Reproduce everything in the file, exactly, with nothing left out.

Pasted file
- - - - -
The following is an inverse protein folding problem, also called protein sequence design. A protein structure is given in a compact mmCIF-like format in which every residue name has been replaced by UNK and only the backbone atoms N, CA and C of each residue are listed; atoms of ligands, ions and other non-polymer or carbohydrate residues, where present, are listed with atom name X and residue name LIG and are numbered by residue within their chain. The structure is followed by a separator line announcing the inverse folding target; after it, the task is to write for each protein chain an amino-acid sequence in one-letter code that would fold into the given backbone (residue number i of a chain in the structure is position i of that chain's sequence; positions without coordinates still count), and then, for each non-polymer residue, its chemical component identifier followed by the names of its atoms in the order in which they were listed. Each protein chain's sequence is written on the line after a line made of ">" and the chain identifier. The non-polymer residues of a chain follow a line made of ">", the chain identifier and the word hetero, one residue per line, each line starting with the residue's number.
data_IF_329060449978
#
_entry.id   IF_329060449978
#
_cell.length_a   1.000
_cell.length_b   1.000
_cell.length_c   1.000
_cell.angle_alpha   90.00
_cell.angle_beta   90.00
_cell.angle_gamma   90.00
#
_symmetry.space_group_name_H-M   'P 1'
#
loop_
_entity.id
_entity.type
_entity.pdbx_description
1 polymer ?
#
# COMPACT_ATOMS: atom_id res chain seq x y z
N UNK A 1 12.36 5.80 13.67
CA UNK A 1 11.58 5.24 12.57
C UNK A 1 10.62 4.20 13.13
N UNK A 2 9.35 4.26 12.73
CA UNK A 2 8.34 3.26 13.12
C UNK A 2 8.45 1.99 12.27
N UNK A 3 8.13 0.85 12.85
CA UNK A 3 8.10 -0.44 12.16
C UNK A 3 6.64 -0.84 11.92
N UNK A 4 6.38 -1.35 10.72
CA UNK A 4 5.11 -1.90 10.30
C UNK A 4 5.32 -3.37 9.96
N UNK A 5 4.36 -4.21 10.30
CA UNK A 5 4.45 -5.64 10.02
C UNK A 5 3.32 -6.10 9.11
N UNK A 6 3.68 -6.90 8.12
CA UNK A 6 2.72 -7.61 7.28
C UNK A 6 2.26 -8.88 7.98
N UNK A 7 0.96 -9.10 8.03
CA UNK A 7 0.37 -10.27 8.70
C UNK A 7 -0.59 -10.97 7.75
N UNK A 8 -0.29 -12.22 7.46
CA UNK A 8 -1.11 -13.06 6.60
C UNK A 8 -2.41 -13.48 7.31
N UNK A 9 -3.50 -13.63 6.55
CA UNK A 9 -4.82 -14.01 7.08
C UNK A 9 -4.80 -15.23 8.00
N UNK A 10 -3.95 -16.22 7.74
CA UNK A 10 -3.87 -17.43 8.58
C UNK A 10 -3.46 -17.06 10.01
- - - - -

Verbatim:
The following is an inverse protein folding problem, also called protein sequence design. A protein structure is given in a compact mmCIF-like format in which every residue name has been replaced by UNK and only the backbone atoms N, CA and C of each residue are listed; atoms of ligands, ions and other non-polymer or carbohydrate residues, where present, are listed with atom name X and residue name LIG and are numbered by residue within their chain. The structure is followed by a separator line announcing the inverse folding target; after it, the task is to write for each protein chain an amino-acid sequence in one-letter code that would fold into the given backbone (residue number i of a chain in the structure is position i of that chain's sequence; positions without coordinates still count), and then, for each non-polymer residue, its chemical component identifier followed by the names of its atoms in the order in which they were listed. Each protein chain's sequence is written on the line after a line made of ">" and the chain identifier. The non-polymer residues of a chain follow a line made of ">", the chain identifier and the word hetero, one residue per line, each line starting with the residue's number.
data_IF_329060449978
#
_entry.id   IF_329060449978
#
_cell.length_a   1.000
_cell.length_b   1.000
_cell.length_c   1.000
_cell.angle_alpha   90.00
_cell.angle_beta   90.00
_cell.angle_gamma   90.00
#
_symmetry.space_group_name_H-M   'P 1'
#
loop_
_entity.id
_entity.type
_entity.pdbx_description
1 polymer ?
#
# COMPACT_ATOMS: atom_id res chain seq x y z
N UNK A 1 12.36 5.80 13.67
CA UNK A 1 11.58 5.24 12.57
C UNK A 1 10.62 4.20 13.13
N UNK A 2 9.35 4.26 12.73
CA UNK A 2 8.34 3.26 13.12
C UNK A 2 8.45 1.99 12.27
N UNK A 3 8.13 0.85 12.85
CA UNK A 3 8.10 -0.44 12.16
C UNK A 3 6.64 -0.84 11.92
N UNK A 4 6.38 -1.35 10.72
CA UNK A 4 5.11 -1.90 10.30
C UNK A 4 5.32 -3.37 9.96
N UNK A 5 4.36 -4.21 10.30
CA UNK A 5 4.45 -5.64 10.02
C UNK A 5 3.32 -6.10 9.11
N UNK A 6 3.68 -6.90 8.12
CA UNK A 6 2.72 -7.61 7.28
C UNK A 6 2.26 -8.88 7.98
N UNK A 7 0.96 -9.10 8.03
CA UNK A 7 0.37 -10.27 8.70
C UNK A 7 -0.59 -10.97 7.75
N UNK A 8 -0.29 -12.22 7.46
CA UNK A 8 -1.11 -13.06 6.60
C UNK A 8 -2.41 -13.48 7.31
N UNK A 9 -3.50 -13.63 6.55
CA UNK A 9 -4.82 -14.01 7.08
C UNK A 9 -4.80 -15.23 8.00
N UNK A 10 -3.95 -16.22 7.74
CA UNK A 10 -3.87 -17.43 8.58
C UNK A 10 -3.46 -17.06 10.01